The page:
The World’s ‘Largest Illegal Darknet Marketplace’ has Been Shut DownJanuary 13, 2021
The primary operator behind DarkMarket, a website that prosecutors have described as "probably the largest illegal marketplace on the Darknet", has been arrested in Germany.
Authorities apprehended the 34-year-old Australian man during a raid in the south-western city of Koblenz over the weekend. The website was shut down and the server was turned off on Monday.
DarkMarket, which had nearly 500,000 users and more than 2,400 vendors, allowed anyone with a Tor browser and some cryptocurrency to buy and sell drugs, forged money, forged or stolen credit cards, anonymous SIM cards and malware. The site had processed more than 320,000 transactions, with some $170 million USD worth of Bitcoin and Monero cryptocurrencies having been exchanged.
DarkMarket’s demise involved a months-long international law enforcement operation, which saw German investigators collaborating with US, Australian, British, Danish, Swiss, Ukrainian and Moldovan authorities. The FBI, DEA narcotics and IRS from the US, along with police forces from the other countries involved all played a “coordinating role”, according to investigators.
More than 20 servers in Moldova and Ukraine were also seized, with police hoping to acquire further information about other participants in the marketplace. A judge ordered the Australian man to be held in custody pending possible charges, but at the time of writing he had not given any information to investigators.
This is the not the first time German authorities have successfully busted the operator of an illegal online platform or service. In 2019, police stormed a bunker hosting a number of illegal darknet platforms in the quiet German town of Traben-Trarbach, near the Luxembourgian border.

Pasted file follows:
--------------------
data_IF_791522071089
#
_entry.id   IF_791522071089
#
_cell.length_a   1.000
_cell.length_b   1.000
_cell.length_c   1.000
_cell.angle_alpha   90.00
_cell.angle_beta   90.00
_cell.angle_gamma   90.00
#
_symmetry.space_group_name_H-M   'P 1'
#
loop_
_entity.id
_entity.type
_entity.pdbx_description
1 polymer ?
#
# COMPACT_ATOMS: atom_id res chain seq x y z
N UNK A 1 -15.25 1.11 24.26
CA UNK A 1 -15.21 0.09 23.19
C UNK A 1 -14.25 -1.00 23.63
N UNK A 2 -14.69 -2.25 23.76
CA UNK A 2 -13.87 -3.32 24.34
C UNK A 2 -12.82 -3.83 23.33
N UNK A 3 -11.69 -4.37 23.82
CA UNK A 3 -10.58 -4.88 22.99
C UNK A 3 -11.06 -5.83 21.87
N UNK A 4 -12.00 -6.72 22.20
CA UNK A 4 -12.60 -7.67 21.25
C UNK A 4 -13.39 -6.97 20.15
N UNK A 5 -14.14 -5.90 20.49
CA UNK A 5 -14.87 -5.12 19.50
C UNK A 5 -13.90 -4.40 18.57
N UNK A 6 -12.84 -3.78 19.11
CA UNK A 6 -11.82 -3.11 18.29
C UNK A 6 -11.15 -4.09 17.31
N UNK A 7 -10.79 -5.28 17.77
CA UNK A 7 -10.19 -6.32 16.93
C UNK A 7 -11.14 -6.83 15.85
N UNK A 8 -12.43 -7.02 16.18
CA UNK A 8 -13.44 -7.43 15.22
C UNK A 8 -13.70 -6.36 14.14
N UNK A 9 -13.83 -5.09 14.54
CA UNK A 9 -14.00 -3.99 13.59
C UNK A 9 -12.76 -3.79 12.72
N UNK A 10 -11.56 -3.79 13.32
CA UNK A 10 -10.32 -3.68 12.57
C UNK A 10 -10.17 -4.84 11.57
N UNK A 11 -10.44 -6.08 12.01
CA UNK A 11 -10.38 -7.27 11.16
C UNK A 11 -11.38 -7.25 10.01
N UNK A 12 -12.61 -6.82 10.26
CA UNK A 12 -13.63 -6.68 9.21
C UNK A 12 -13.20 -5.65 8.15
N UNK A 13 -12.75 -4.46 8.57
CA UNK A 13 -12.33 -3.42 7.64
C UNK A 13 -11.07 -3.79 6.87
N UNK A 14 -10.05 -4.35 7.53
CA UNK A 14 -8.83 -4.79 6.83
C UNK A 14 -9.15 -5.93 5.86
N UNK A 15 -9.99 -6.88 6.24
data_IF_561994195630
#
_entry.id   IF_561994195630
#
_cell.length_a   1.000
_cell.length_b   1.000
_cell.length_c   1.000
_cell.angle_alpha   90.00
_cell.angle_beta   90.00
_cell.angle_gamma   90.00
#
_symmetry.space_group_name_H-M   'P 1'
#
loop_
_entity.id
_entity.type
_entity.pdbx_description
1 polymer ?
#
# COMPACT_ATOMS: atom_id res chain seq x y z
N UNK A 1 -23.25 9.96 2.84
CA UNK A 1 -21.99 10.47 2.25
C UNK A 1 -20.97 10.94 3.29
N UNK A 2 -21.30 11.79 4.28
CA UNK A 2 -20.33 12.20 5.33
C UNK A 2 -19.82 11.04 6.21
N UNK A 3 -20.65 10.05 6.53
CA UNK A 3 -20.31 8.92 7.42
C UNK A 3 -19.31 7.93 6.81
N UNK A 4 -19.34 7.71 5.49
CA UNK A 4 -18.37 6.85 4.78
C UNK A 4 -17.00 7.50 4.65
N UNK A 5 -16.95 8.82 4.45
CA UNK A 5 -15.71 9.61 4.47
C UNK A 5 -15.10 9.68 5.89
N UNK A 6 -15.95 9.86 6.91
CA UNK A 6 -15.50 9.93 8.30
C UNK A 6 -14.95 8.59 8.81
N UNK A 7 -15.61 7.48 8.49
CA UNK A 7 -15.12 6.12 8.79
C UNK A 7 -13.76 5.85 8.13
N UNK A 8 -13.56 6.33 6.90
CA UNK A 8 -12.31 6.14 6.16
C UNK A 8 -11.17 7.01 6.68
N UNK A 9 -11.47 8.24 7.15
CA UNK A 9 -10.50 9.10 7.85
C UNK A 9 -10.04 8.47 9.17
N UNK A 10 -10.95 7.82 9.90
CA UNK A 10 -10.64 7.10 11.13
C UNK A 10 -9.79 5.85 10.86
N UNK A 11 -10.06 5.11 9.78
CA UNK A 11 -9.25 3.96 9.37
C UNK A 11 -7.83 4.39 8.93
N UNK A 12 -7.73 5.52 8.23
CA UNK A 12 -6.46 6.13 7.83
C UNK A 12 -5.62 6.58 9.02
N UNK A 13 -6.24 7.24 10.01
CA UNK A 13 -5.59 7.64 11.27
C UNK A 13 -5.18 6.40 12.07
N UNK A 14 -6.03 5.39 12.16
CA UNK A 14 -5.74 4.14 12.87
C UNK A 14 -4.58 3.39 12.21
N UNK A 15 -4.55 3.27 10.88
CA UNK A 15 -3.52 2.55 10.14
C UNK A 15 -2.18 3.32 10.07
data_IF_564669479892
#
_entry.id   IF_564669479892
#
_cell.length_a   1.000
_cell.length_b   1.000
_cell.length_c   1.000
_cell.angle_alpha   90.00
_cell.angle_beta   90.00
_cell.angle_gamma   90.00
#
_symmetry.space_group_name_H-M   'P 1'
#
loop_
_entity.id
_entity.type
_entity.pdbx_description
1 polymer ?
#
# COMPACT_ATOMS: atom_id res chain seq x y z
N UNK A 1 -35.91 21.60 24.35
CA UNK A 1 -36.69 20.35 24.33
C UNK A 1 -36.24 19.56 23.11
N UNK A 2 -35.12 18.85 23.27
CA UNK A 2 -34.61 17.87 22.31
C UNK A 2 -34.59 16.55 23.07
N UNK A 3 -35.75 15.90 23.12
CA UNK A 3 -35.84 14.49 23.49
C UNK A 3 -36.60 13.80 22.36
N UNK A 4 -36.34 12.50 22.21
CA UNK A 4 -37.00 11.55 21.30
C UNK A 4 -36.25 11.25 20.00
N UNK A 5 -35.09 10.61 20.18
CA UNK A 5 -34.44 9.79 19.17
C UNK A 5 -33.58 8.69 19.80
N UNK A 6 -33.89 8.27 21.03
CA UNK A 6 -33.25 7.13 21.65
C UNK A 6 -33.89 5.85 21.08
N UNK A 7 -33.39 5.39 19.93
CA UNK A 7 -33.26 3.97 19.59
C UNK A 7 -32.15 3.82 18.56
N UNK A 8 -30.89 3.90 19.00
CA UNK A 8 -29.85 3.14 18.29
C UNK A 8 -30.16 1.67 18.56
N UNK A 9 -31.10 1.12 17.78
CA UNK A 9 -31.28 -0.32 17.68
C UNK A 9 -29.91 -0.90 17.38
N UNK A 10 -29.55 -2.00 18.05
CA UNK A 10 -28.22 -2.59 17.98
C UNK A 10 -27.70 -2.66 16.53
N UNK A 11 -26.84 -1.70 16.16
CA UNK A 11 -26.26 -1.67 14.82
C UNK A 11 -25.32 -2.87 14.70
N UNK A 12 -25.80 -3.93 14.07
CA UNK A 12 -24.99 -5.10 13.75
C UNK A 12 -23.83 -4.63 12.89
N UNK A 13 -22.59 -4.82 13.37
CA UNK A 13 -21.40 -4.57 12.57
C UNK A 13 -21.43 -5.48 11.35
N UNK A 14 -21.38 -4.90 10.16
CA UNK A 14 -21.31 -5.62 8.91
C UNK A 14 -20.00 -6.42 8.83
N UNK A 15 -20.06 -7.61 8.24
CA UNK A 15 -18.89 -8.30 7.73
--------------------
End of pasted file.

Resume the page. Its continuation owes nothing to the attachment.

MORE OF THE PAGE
The 5,000-square-meter bunker, which was fitted with iron doors and went five floors underground, secretly housed a so-called "bulletproof hosting" service provider: that is, a service that provides IT infrastructure to protect online criminal activity from government authorities. In that raid, police arrested 13 people between the ages of 20 and 59, including the ringleader of the operation: a 59-year-old Dutch man who was living inside the bunker.
Still, authorities have taken down a major player with DarkMarket, which was heralded as the first open source, decentralized trading platform on the darknet—one of the first to successfully integrate BitCoin as its central currency—following its launch in 2014. In the early days, this game-changing marketplace model was touted as “a Silk Road the FBI can never seize”.
That notion was convincingly debunked this week. But as DarkMarket’s original founders pointed out to VICE back in 2014, it is also just one shopfront in a much larger online shadow economy: a growing flood of encrypted, decentralised, open source websites that have at least the potential to operate free from government control.
“[The] nice thing is now it can't be stopped,” said Damian Cutillo, who created DarkMarket alongside William Swanson and Amir Taaki. “Once the idea is free, it's kind of hard to put it back in the box.”
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